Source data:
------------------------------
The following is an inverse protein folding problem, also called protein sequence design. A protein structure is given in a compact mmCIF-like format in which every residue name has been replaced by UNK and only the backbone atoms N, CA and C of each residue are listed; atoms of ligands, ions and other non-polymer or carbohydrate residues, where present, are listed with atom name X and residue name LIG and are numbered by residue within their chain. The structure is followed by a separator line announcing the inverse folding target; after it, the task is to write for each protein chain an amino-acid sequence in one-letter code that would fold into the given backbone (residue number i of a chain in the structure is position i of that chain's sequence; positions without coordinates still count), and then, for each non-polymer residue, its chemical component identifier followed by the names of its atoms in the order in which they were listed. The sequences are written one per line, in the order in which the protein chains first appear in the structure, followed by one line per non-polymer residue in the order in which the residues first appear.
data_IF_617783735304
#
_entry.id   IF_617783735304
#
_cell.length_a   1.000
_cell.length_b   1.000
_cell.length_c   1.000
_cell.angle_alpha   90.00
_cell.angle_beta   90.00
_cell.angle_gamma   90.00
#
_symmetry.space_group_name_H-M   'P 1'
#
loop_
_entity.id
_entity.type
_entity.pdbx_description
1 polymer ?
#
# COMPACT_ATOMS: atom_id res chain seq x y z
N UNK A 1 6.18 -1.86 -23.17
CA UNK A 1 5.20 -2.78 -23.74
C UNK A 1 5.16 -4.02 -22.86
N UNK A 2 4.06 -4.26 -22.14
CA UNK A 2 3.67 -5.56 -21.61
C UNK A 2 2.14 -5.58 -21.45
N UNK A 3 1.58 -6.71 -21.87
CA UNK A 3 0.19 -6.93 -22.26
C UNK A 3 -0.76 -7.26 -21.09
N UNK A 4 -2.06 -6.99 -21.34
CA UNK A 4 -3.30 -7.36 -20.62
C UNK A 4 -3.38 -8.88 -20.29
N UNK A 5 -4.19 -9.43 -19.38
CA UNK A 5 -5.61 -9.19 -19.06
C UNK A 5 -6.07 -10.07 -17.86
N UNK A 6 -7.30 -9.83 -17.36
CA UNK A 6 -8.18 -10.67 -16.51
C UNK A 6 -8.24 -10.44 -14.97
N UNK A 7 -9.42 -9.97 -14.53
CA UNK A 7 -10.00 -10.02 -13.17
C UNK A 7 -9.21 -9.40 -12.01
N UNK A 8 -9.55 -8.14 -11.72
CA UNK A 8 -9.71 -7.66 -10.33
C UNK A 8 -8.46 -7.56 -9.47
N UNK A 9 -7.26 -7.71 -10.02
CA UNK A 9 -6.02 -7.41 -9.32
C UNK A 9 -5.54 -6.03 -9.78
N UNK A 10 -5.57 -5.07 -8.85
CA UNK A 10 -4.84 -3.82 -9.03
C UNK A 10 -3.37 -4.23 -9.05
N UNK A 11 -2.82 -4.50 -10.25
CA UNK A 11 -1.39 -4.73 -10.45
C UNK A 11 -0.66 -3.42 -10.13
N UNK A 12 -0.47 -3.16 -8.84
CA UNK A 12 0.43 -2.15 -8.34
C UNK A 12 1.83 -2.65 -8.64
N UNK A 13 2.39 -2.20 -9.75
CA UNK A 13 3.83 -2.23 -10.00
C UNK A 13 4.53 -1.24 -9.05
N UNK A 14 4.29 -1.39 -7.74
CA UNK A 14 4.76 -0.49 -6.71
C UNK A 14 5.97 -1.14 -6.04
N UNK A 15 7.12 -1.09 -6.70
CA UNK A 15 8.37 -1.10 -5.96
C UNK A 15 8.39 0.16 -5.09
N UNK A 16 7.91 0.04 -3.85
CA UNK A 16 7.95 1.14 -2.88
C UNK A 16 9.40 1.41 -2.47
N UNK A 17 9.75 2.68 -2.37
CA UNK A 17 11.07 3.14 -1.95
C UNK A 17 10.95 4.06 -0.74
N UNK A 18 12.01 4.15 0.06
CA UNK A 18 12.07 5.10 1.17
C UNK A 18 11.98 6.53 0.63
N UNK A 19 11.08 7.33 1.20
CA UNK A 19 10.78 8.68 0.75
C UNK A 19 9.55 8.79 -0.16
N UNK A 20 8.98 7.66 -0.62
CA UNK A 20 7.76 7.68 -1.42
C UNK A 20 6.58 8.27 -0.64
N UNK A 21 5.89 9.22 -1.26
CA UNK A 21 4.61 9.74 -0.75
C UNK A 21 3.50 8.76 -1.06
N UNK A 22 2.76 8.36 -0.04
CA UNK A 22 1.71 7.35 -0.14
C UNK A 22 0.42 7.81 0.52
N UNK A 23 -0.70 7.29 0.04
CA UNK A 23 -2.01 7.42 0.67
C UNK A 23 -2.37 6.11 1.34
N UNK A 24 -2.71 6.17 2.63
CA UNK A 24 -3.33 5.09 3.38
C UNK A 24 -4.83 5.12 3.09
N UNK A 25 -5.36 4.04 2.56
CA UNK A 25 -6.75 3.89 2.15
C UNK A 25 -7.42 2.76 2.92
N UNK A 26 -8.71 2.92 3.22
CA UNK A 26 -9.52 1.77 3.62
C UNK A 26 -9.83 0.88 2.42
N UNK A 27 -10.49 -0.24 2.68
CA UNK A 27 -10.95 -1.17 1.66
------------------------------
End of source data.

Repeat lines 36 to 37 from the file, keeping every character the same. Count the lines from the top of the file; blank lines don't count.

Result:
C UNK A 5 -6.07 -10.07 -17.86
N UNK A 6 -7.30 -9.83 -17.36